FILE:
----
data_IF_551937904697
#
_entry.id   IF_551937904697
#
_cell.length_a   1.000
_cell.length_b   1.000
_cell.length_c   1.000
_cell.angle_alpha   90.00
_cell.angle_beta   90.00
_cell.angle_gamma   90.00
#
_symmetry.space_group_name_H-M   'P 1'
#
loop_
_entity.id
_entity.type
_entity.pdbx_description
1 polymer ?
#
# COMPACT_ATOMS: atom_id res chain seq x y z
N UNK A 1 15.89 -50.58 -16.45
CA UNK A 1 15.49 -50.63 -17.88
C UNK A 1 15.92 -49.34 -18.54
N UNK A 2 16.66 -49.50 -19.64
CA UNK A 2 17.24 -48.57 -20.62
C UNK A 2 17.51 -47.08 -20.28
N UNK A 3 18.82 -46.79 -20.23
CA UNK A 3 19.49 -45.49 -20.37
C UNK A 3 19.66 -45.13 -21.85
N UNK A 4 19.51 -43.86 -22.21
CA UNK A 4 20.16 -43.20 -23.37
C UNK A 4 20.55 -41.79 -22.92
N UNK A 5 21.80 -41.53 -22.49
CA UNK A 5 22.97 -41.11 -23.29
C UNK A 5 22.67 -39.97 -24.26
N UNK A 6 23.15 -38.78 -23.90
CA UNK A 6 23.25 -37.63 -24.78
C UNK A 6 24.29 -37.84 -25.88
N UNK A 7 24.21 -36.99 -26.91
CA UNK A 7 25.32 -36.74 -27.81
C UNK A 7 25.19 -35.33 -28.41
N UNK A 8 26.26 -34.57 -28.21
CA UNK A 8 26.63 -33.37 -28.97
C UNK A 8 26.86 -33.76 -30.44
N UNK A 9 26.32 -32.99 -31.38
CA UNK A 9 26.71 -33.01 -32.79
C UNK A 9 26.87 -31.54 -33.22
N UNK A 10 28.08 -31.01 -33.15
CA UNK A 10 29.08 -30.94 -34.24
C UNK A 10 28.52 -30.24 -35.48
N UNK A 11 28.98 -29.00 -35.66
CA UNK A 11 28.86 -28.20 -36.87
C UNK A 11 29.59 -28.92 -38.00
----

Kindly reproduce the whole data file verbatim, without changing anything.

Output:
data_IF_551937904697
#
_entry.id   IF_551937904697
#
_cell.length_a   1.000
_cell.length_b   1.000
_cell.length_c   1.000
_cell.angle_alpha   90.00
_cell.angle_beta   90.00
_cell.angle_gamma   90.00
#
_symmetry.space_group_name_H-M   'P 1'
#
loop_
_entity.id
_entity.type
_entity.pdbx_description
1 polymer ?
#
# COMPACT_ATOMS: atom_id res chain seq x y z
N UNK A 1 15.89 -50.58 -16.45
CA UNK A 1 15.49 -50.63 -17.88
C UNK A 1 15.92 -49.34 -18.54
N UNK A 2 16.66 -49.50 -19.64
CA UNK A 2 17.24 -48.57 -20.62
C UNK A 2 17.51 -47.08 -20.28
N UNK A 3 18.82 -46.79 -20.23
CA UNK A 3 19.49 -45.49 -20.37
C UNK A 3 19.66 -45.13 -21.85
N UNK A 4 19.51 -43.86 -22.21
CA UNK A 4 20.16 -43.20 -23.37
C UNK A 4 20.55 -41.79 -22.92
N UNK A 5 21.80 -41.53 -22.49
CA UNK A 5 22.97 -41.11 -23.29
C UNK A 5 22.67 -39.97 -24.26
N UNK A 6 23.15 -38.78 -23.90
CA UNK A 6 23.25 -37.63 -24.78
C UNK A 6 24.29 -37.84 -25.88
N UNK A 7 24.21 -36.99 -26.91
CA UNK A 7 25.32 -36.74 -27.81
C UNK A 7 25.19 -35.33 -28.41
N UNK A 8 26.26 -34.57 -28.21
CA UNK A 8 26.63 -33.37 -28.97
C UNK A 8 26.86 -33.76 -30.44
N UNK A 9 26.32 -32.99 -31.38
CA UNK A 9 26.71 -33.01 -32.79
C UNK A 9 26.87 -31.54 -33.22
N UNK A 10 28.08 -31.01 -33.15
CA UNK A 10 29.08 -30.94 -34.24
C UNK A 10 28.52 -30.24 -35.48
N UNK A 11 28.98 -29.00 -35.66
CA UNK A 11 28.86 -28.20 -36.87
C UNK A 11 29.59 -28.92 -38.00